I can't sorry, it's a custom tune. I generally leave Jake to it. If you knew his history I'm sure you'd be happy to do the same. I know the shims were rearranged and the shocks progression was adjusted all to suit my weight a bit more and make the compression smooth throughout the stroke. It used to feel like I'd landed while locked out and then start to compress. Doesn't anymore

Posted: Nov 19, 2019 at 19:24 Quote
doxey91 wrote:
I have heard push industries also talk about firming up suspension to make it feel softer to avoid that wall of resistance which could potentially be the harshness felt. Definitely going to have a play thanks again.

Salute

Posted: Nov 20, 2019 at 9:01 Quote
does anyone know if the 27.5 stumpy evo has the same 5mm spacer in the DHX2 rear shock

and what does snipping it off up the travel to?

Is the 154mm travel figure for a 29er with the spacer removed? or is that both wheel sizes?

cheers

Posted: Nov 20, 2019 at 10:04 Quote
I'd say it probably has a 2.5mm spacer. 55mm shock equals ~157mm for the 27.5

Posted: Nov 24, 2019 at 23:24 Quote
So the dpx2 has now lost all it's damping anybody had any experience with warranty on these things? I don't feel like it should have failed after one slight over shoot on a jump and one case on some fairly flowey trails. And I also did one run in the middle instead of open on the compression lever.

Posted: Nov 25, 2019 at 1:53 Quote
doxey91 wrote:
So the dpx2 has now lost all it's damping anybody had any experience with warranty on these things? I don't feel like it should have failed after one slight over shoot on a jump and one case on some fairly flowey trails. And I also did one run in the middle instead of open on the compression lever.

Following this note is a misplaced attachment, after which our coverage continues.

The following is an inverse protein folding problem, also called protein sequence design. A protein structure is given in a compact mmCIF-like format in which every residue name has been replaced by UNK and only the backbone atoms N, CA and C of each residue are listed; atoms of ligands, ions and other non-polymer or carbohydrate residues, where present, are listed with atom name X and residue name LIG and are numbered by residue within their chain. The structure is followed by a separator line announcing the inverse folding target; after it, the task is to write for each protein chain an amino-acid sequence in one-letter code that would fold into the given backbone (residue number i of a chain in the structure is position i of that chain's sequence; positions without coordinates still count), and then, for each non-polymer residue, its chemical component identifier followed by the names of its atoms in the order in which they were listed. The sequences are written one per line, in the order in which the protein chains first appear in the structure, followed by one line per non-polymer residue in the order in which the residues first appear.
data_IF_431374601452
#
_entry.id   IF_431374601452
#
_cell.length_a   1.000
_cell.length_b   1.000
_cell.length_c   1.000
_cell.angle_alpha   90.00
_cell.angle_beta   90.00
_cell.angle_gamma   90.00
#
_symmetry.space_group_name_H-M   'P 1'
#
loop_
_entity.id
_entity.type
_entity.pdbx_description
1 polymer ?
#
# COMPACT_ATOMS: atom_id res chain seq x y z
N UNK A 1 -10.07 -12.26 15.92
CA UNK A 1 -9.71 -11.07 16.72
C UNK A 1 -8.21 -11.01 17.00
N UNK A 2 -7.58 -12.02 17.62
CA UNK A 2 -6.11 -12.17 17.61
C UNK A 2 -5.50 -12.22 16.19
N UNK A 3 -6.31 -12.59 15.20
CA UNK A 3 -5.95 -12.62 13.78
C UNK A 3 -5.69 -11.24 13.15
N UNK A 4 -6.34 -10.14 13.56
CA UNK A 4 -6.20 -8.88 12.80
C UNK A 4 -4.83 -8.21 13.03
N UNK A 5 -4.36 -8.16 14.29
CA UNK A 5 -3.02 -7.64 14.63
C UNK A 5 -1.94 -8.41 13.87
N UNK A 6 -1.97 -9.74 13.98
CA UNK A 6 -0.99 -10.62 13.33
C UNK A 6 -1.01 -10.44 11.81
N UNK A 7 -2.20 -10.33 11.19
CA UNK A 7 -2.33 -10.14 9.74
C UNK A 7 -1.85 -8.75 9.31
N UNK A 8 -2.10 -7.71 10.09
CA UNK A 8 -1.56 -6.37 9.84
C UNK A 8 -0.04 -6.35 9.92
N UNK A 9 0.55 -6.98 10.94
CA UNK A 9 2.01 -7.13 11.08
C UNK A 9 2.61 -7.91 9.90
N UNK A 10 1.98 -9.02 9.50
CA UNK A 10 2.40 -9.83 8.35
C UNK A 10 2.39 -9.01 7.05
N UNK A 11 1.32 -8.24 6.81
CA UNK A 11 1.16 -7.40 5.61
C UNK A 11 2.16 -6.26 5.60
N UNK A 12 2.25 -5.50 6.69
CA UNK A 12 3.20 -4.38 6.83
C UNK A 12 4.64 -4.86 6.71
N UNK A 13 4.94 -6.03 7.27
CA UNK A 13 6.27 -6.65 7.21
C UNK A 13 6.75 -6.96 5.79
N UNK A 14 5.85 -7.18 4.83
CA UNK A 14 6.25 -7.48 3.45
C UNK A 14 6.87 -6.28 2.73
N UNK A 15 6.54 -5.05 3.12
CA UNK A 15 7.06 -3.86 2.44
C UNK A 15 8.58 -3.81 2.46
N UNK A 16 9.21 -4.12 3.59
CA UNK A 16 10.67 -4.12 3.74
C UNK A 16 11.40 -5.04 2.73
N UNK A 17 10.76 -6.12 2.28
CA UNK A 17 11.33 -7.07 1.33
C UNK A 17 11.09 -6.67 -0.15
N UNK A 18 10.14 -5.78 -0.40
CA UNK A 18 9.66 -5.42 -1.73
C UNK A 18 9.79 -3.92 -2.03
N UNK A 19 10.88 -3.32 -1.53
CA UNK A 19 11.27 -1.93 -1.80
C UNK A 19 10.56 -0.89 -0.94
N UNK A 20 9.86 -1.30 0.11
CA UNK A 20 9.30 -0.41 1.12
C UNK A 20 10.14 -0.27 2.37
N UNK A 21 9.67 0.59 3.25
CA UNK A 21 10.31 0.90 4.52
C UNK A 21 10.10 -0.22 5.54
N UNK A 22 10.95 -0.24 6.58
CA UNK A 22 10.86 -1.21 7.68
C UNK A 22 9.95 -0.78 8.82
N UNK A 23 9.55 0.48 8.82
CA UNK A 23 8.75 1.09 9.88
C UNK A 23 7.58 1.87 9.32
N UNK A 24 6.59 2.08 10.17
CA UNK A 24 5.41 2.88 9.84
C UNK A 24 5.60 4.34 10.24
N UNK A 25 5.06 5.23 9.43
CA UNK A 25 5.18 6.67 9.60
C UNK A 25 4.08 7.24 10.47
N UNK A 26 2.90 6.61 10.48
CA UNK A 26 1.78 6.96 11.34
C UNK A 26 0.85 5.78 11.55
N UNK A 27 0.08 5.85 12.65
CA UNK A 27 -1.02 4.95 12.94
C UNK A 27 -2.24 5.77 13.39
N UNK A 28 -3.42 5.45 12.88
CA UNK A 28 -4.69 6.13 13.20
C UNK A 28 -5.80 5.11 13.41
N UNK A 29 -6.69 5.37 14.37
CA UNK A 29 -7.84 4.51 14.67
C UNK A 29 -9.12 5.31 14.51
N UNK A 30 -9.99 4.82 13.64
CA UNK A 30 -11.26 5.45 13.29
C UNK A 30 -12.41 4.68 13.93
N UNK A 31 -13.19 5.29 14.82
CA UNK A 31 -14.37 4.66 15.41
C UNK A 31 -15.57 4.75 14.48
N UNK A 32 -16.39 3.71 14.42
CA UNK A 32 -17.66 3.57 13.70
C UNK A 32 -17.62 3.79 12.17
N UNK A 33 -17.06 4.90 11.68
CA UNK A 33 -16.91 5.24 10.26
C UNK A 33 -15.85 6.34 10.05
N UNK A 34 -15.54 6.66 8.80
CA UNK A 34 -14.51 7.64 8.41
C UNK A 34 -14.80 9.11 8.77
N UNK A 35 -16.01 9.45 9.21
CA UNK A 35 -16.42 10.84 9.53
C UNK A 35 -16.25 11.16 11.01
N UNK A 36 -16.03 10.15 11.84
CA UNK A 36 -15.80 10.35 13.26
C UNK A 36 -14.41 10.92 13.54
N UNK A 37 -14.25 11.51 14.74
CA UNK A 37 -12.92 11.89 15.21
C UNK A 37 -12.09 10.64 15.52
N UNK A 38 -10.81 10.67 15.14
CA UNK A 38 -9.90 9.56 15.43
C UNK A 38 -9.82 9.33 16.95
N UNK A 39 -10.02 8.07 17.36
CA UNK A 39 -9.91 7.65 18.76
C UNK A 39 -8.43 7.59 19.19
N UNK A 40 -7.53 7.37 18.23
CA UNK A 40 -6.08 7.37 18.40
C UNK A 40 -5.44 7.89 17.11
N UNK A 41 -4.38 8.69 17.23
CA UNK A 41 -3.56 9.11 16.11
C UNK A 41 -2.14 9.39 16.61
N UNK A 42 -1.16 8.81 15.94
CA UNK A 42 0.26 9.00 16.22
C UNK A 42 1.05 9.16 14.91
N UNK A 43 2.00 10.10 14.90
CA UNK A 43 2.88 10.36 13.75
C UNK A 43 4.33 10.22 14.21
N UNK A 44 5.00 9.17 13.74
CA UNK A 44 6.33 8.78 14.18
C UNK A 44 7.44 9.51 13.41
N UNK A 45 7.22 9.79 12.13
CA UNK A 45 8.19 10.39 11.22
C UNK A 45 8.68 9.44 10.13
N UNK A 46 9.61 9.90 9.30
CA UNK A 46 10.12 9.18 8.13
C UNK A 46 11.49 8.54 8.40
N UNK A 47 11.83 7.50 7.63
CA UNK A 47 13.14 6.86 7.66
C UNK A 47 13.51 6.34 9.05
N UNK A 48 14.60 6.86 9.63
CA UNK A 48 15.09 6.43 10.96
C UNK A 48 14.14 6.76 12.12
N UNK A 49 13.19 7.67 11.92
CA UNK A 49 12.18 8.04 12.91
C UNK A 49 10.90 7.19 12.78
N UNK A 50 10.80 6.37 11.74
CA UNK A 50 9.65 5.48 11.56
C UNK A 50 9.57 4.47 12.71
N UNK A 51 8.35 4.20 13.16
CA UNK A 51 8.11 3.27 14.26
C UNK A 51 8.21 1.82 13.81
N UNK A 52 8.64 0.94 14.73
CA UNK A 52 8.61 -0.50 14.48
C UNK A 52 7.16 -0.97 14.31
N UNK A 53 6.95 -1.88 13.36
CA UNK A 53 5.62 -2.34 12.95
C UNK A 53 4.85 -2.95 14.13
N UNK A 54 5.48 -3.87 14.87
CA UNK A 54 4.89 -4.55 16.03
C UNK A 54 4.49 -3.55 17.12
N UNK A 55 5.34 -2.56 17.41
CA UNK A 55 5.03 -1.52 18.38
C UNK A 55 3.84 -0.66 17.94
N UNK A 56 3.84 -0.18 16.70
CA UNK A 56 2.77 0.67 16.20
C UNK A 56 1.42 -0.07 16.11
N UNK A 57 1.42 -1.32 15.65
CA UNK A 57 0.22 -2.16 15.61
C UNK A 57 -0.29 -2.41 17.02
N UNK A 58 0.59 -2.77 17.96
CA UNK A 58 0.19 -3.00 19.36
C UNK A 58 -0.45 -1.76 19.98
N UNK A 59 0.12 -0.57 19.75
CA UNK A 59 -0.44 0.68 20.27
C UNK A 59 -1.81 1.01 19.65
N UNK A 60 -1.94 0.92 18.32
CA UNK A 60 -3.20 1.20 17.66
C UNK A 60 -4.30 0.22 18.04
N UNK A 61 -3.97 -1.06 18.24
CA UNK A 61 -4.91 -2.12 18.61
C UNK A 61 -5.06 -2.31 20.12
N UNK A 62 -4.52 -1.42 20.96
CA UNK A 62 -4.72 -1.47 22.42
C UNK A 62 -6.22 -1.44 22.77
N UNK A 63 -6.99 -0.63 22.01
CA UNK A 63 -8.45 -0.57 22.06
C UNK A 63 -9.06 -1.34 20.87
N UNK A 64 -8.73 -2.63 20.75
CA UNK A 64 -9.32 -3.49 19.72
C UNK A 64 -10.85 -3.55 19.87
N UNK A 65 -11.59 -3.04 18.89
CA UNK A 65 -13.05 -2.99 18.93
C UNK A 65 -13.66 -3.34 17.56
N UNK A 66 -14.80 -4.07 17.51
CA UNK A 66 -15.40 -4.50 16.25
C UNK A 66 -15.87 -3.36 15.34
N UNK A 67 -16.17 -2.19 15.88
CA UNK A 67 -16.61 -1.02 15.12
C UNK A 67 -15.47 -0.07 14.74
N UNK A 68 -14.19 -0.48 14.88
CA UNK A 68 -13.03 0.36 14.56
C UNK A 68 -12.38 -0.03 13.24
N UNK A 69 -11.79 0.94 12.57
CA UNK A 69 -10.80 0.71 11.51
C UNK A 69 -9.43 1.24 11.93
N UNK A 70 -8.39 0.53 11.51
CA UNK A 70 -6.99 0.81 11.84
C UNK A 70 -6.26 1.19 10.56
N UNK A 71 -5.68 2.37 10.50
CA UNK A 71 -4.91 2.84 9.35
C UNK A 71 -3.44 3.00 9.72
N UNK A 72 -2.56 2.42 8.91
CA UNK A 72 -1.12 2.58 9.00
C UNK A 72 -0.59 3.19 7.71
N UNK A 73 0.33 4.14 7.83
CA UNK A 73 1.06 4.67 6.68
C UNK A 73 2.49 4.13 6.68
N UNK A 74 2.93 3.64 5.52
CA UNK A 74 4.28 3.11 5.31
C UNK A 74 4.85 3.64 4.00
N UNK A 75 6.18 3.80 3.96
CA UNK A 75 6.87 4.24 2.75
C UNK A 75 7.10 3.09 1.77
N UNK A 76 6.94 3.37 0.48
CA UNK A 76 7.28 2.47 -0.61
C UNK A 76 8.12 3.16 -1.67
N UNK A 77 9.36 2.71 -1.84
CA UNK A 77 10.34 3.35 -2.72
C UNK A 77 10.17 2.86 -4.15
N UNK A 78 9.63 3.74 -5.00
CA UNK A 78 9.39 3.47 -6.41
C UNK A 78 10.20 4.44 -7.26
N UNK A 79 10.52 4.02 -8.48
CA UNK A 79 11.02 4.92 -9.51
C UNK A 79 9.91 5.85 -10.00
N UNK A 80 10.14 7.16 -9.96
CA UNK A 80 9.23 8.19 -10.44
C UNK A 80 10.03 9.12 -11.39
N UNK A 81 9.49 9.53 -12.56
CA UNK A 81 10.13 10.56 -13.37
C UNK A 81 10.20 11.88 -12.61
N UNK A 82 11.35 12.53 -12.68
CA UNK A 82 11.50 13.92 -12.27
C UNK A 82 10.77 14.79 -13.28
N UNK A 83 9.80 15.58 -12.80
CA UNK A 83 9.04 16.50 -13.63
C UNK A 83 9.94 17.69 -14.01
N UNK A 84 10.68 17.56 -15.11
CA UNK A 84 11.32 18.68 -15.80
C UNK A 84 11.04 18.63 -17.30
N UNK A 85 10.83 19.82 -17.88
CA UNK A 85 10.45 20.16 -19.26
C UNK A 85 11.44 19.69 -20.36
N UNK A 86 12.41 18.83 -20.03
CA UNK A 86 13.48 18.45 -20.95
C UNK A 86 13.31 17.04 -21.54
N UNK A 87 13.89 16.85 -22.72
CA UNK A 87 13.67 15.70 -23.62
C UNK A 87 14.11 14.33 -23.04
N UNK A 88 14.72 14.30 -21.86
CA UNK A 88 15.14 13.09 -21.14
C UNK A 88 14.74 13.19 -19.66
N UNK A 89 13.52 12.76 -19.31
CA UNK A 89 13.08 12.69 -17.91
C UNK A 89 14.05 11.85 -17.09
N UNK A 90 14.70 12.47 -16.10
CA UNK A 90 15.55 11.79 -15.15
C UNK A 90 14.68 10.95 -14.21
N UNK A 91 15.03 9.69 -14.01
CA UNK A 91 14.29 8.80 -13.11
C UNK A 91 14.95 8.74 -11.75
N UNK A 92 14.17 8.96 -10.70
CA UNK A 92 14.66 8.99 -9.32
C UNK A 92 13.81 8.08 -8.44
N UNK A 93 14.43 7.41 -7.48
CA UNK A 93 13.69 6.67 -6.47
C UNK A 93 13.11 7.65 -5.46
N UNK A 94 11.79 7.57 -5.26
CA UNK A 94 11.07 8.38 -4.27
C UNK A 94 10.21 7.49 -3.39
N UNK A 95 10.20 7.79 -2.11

Cut your losses dude, go to Sprungs web page, book it in and get it sorted!

Posted: Nov 25, 2019 at 3:54 Quote
PhilBlackborow wrote:

Cut your losses dude, go to Sprungs web page, book it in and get it sorted!

I'll see what the bike shop can do first. No point spending money before hand as I've heard specialized can sometimes offer credit towards something different if the issue persists. Not sure how true that is but we will see

Posted: Nov 25, 2019 at 10:53 Quote
There is a guy on mtbr who has killed half a dozen dpx2’s now. Seems to be a frame alignment issue.

In all my experience with specialized warranty, you will be sorted out quickly and painlessly. They do warranty very well.

Posted: Nov 26, 2019 at 0:31 Quote
Brasher wrote:
There is a guy on mtbr who has killed half a dozen dpx2’s now. Seems to be a frame alignment issue.

In all my experience with specialized warranty, you will be sorted out quickly and painlessly. They do warranty very well.


Thanks that's very reassuring. It's one of the main reasons I went for this bike so hopefully it's sorted quickly. It's the bike shop I'm dealing with that might be the downfall of getting it sorted as when I rang them they said to bring it in so they could pump it back up after explaining the damping circuit had definitely failed ಠ_ಠ